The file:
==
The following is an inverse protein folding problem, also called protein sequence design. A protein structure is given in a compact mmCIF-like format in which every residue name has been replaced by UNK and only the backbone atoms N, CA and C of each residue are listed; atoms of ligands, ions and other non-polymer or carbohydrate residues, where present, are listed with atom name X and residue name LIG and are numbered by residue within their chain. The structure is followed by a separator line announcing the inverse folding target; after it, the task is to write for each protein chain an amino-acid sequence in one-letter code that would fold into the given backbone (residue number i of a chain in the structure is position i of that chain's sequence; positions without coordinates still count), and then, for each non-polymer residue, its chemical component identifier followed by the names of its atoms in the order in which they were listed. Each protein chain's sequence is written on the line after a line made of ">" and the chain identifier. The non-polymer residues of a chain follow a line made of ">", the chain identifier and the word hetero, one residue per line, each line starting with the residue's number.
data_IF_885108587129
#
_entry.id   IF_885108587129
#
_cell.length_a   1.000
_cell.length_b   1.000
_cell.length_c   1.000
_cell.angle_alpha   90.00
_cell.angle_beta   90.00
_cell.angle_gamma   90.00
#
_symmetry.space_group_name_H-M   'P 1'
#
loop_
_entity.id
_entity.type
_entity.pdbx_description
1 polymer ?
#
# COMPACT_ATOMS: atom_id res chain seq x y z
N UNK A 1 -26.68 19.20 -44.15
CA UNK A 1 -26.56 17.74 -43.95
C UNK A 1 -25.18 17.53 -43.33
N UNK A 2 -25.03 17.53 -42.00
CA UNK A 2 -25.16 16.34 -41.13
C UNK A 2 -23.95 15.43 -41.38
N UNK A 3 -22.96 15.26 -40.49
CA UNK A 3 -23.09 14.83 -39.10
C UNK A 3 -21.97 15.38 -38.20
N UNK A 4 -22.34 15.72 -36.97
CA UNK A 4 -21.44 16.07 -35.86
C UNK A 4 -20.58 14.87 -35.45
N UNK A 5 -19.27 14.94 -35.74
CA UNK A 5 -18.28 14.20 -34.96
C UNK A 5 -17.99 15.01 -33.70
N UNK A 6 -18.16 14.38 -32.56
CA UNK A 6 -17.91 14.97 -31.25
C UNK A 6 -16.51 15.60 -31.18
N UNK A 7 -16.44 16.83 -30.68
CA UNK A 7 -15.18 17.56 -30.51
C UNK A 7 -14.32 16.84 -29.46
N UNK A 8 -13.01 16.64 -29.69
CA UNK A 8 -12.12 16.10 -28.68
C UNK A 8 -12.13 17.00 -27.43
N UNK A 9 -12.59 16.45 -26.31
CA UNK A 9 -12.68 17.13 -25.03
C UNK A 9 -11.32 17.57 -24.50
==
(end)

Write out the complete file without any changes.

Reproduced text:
The following is an inverse protein folding problem, also called protein sequence design. A protein structure is given in a compact mmCIF-like format in which every residue name has been replaced by UNK and only the backbone atoms N, CA and C of each residue are listed; atoms of ligands, ions and other non-polymer or carbohydrate residues, where present, are listed with atom name X and residue name LIG and are numbered by residue within their chain. The structure is followed by a separator line announcing the inverse folding target; after it, the task is to write for each protein chain an amino-acid sequence in one-letter code that would fold into the given backbone (residue number i of a chain in the structure is position i of that chain's sequence; positions without coordinates still count), and then, for each non-polymer residue, its chemical component identifier followed by the names of its atoms in the order in which they were listed. Each protein chain's sequence is written on the line after a line made of ">" and the chain identifier. The non-polymer residues of a chain follow a line made of ">", the chain identifier and the word hetero, one residue per line, each line starting with the residue's number.
data_IF_885108587129
#
_entry.id   IF_885108587129
#
_cell.length_a   1.000
_cell.length_b   1.000
_cell.length_c   1.000
_cell.angle_alpha   90.00
_cell.angle_beta   90.00
_cell.angle_gamma   90.00
#
_symmetry.space_group_name_H-M   'P 1'
#
loop_
_entity.id
_entity.type
_entity.pdbx_description
1 polymer ?
#
# COMPACT_ATOMS: atom_id res chain seq x y z
N UNK A 1 -26.68 19.20 -44.15
CA UNK A 1 -26.56 17.74 -43.95
C UNK A 1 -25.18 17.53 -43.33
N UNK A 2 -25.03 17.53 -42.00
CA UNK A 2 -25.16 16.34 -41.13
C UNK A 2 -23.95 15.43 -41.38
N UNK A 3 -22.96 15.26 -40.49
CA UNK A 3 -23.09 14.83 -39.10
C UNK A 3 -21.97 15.38 -38.20
N UNK A 4 -22.34 15.72 -36.97
CA UNK A 4 -21.44 16.07 -35.86
C UNK A 4 -20.58 14.87 -35.45
N UNK A 5 -19.27 14.94 -35.74
CA UNK A 5 -18.28 14.20 -34.96
C UNK A 5 -17.99 15.01 -33.70
N UNK A 6 -18.16 14.38 -32.56
CA UNK A 6 -17.91 14.97 -31.25
C UNK A 6 -16.51 15.60 -31.18
N UNK A 7 -16.44 16.83 -30.68
CA UNK A 7 -15.18 17.56 -30.51
C UNK A 7 -14.32 16.84 -29.46
N UNK A 8 -13.01 16.64 -29.69
CA UNK A 8 -12.12 16.10 -28.68
C UNK A 8 -12.13 17.00 -27.43
N UNK A 9 -12.59 16.45 -26.31
CA UNK A 9 -12.68 17.13 -25.03
C UNK A 9 -11.32 17.57 -24.50